> Not quite sure where you're going with this. Jonathan was arguing that
> an a priori commitment to the role of selection in the peppered moth
> phenomenon has hindered investigators from considering other
> possibilities, and he sees this as another instance of the shackles
> of Darwinism on creative thinking in biology.
So Jonathan says. My point is that he and you have to go beyond stretching to
make commitment to Darwinism/selection even relevant, and that any plausible
explanation for the rise and fall of malanism in peppered moths will necessarily
involve selection of some sort, even if it should turn out that ease of bird
predation isn't the answer. Yes, your induction method would appear to get around
considerations of selection; but it's not plausible Unfortunately my
very-gentle-sarcasm indicators were not on for my last post, and even Kevin
O'Brien felt he had to explain in response why your induction mechanism won't
As I myself noted in my previous post:
I assume, since malanism is heritable, that that environmental
influence also triggered the particular mutation for malanism.
OK? The carbonaria allele is known to be genetically dominant over the familiar.
The pre-1850 population, consisting almost entirely of familiars, was therefore
almost entirely free of the carbonaria gene. Whatever induction you might invoke,
then, actually has to be a mutagen, changing the familiar gene to the carbonaria.
Since you and Wells want an explanation not based upon selection, the unknown
mutagen has to act upon nearly the entire population. Yet, despite the
extraordinary high rate of mutation induced, the mutagen also has to be a pretty
specific mutagen, acting, apparently, only upon a single gene.
And then you need to invoke the reverse induced mutation to "explain" the revival
of the familiar form where that form has become predominant. Otherwise, without
something inducing the carbonaria-familiar mutation, the only way to explain the
increased predominance of familiars over carbonarias is by differential
reproduction rate between the two; but that would involve selection, which is a
Yes, Paul, the classical bird-predation explanation might turn out to be wrong.
Induced mutations for malanism might even turn out to be part of the ultimate
explanation; but there is Darwinistic/selection considerations as essential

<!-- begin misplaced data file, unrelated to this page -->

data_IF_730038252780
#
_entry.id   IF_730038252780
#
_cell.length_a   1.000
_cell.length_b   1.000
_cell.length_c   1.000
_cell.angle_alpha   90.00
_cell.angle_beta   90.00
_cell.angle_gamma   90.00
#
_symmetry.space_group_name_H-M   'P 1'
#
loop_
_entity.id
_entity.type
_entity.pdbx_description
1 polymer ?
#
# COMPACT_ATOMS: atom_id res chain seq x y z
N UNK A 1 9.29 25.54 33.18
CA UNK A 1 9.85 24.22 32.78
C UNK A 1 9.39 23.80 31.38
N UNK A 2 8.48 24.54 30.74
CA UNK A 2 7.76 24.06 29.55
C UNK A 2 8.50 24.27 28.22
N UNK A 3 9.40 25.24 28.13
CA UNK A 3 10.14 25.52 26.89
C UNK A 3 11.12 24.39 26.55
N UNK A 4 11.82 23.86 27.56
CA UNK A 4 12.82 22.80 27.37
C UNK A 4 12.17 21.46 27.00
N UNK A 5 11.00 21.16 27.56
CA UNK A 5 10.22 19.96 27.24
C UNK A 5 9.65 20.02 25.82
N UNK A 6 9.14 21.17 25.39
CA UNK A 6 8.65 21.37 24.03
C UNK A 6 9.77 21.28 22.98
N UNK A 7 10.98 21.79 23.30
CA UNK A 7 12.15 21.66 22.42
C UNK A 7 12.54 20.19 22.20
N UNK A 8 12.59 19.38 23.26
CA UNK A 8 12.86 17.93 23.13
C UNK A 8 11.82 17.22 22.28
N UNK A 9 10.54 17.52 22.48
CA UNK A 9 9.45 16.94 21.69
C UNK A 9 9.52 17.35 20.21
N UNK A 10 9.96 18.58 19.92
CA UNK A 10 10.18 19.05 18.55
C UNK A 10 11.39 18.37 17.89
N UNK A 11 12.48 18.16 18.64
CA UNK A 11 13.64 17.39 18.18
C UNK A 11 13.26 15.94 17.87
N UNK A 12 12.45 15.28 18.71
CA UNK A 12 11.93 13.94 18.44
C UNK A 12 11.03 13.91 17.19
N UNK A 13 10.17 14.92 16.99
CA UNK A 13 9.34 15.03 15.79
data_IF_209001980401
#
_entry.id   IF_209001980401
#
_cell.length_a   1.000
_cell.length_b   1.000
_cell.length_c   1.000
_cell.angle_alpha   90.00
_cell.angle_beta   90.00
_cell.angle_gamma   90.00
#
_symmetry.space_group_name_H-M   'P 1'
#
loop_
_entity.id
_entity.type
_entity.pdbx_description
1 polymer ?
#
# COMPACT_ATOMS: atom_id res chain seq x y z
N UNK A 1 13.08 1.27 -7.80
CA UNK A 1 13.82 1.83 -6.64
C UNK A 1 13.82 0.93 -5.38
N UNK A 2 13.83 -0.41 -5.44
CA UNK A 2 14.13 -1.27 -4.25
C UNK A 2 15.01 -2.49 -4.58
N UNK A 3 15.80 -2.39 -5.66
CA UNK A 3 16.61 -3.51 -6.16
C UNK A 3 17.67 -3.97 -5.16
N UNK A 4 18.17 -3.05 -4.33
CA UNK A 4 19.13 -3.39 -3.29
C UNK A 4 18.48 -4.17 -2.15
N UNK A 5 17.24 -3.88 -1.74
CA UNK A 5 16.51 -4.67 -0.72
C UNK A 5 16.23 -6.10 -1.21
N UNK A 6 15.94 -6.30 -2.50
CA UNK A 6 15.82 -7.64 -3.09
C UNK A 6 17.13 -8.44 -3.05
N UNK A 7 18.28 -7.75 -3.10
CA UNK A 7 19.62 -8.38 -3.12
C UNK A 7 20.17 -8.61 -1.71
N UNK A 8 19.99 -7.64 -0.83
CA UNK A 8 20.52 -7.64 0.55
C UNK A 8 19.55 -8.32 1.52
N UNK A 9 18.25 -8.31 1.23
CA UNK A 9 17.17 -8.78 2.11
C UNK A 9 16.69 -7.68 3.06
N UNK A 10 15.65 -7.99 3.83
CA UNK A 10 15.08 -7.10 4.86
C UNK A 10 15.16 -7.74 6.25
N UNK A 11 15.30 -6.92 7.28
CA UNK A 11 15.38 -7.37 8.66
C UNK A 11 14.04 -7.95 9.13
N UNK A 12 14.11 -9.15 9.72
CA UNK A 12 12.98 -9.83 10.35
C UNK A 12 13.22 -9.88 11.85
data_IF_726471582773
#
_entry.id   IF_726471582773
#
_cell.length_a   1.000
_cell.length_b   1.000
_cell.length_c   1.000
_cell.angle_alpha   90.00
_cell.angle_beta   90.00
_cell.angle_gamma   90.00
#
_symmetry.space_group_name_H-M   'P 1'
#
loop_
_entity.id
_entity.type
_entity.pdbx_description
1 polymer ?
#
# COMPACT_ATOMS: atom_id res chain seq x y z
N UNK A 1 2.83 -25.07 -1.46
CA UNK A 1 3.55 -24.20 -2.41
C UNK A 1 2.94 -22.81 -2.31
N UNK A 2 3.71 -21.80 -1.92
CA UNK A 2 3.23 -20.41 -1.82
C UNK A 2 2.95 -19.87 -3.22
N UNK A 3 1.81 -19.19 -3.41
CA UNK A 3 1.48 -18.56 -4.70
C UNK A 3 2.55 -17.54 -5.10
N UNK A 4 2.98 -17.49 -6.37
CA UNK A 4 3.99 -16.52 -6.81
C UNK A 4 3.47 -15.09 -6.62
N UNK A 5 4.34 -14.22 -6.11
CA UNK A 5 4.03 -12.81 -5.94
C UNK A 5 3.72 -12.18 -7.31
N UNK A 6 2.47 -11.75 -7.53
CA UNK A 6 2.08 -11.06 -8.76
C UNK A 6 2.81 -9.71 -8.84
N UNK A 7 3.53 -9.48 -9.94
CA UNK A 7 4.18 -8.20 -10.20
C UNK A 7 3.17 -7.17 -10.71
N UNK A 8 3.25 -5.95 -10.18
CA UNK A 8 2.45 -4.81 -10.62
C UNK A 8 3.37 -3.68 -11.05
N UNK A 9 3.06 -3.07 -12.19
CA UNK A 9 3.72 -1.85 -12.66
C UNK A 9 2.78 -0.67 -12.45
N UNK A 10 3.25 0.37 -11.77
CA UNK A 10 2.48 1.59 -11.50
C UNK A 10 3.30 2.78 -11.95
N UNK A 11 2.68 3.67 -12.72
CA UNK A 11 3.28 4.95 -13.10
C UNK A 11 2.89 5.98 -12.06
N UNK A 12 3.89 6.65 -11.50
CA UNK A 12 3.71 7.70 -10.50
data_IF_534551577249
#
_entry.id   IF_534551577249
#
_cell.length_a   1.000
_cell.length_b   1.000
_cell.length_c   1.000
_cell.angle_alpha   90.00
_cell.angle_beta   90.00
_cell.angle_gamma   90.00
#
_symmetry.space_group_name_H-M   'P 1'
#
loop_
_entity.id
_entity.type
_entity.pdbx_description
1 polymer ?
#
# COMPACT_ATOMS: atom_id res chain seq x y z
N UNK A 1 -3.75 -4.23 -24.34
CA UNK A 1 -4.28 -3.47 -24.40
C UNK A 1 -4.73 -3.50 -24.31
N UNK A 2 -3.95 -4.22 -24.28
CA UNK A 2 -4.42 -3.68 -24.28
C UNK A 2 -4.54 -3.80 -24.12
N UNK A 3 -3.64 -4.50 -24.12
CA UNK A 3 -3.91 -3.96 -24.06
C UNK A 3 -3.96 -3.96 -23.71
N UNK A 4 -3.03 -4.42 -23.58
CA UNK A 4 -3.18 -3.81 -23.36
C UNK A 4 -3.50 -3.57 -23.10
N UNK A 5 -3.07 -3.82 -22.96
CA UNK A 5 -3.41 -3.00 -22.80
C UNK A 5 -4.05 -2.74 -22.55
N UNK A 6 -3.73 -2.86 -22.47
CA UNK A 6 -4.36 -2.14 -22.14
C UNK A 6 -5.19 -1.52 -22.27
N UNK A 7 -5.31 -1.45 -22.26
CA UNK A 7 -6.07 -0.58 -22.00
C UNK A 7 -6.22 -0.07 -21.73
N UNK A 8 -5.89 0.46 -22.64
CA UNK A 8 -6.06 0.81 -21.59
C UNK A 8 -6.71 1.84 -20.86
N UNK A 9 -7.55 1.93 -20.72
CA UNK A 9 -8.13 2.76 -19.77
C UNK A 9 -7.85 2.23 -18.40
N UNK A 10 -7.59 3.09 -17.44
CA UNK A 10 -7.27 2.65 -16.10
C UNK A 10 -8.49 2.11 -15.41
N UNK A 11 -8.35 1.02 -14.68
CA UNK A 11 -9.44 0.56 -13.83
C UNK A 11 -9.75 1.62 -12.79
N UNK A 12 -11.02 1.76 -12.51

attributes of any analysis of such explanation. (Even if, impossibly, the two
induced mutations necessary for your induction scenario occurred, one would still
have to do the same Darwinian analysis to determine whether either of them
offered selective advantage in order to determine whether those mutations were
the predominant factor accounting for both the spread of melanism, and the latter
reversion to familiarity.
So Darwinian or selection analysis is necessary no matter what hypothesis one
might wish to advance for the evolution of color of peppered moths. I cannot
fathom what reasonable construction can be put on Wells'' diatribe against
Darwinian analysis of this problem.
> However, your conception of the Darwinian paradigm is pretty capacious
Indeed it is a capacious paradigm!
> Yet if nearly any possibility is "intelligible from within the Darwinian
> paradigm," then it's hard to see how any anomaly, no matter how striking, could
> challenge the theory. Gould calls this "The Blob" effect, after the movie of
> the same name.
I am not wont to do or think of science in terms from the movies. And your remark
on challenging the "theory" is unintelligible equivocation. What "theory" are you
talking about? We have been talking about the Darwinist "paradigm of selection",
which you now conflate with Darwin's "theory", apparently his theory of evolution
by means of natural selection. That equivocation is not permitted.
Indeed, no new species are contemplated in considering the evolution of the
colors of peppered moths. If the "traditional" bird-predation explanation is
correct, then it is a particularly elegant illustration of Darwinian selection,
but it is only a distant illustration of the mechanism of speciation according
to Darwin's theory.
It is indeed practically useless to think of falsifying the Darwinian paradigm,
unless by "falsification" one means to show "that the paradigm, although
applicable to many situations, is not useful in analysis. "Darwin's "theory", on
the other hand, could be falsified by showing that new species did not, in fact,
arise by means of natural selection, or perhaps by showing that new species arise
by methods besides natural selection. Comprenez-vous, monsieur, la diffˇrence
entre falsifier le paradigme de Darwin et la thˇorie de Darwin?
>>Is it not reckless, then, for Jonathan Wells to toss out "dishonesty"
>>grenades? I think that such recklessness does not enhance The
>>Discovery Institute's reputation among thinking people when such
>>"over-the-top" remarks both originate from a>Discovery Institute
>>Fellow, and their author and source are subsequently>enthusiastically
>>defended by another Fellow from the same institution as you have
> You make the call. (Forget about the Discovery Institute.) Is it
> really honest, in 1999, for biology textbooks to include photographs
> of peppered moths resting in daylight on tree trunks?
No, I will not make the call. Where I grew up it was incumbent upon the one who
made charges of dishonesty to prove his charge. Jonathan Wells made a charge of
dishonesty. You backed him up. Let him and you, then, justify your charge or
withdraw it and apologize. That's what is expected under the conventions of
ordinary day-to-day intercourse. It's also expected that scientists don't
gratuitously make accusations of dishonesty unless they are prepared immediately
and massively to back them up. It's also the Christian thing to do.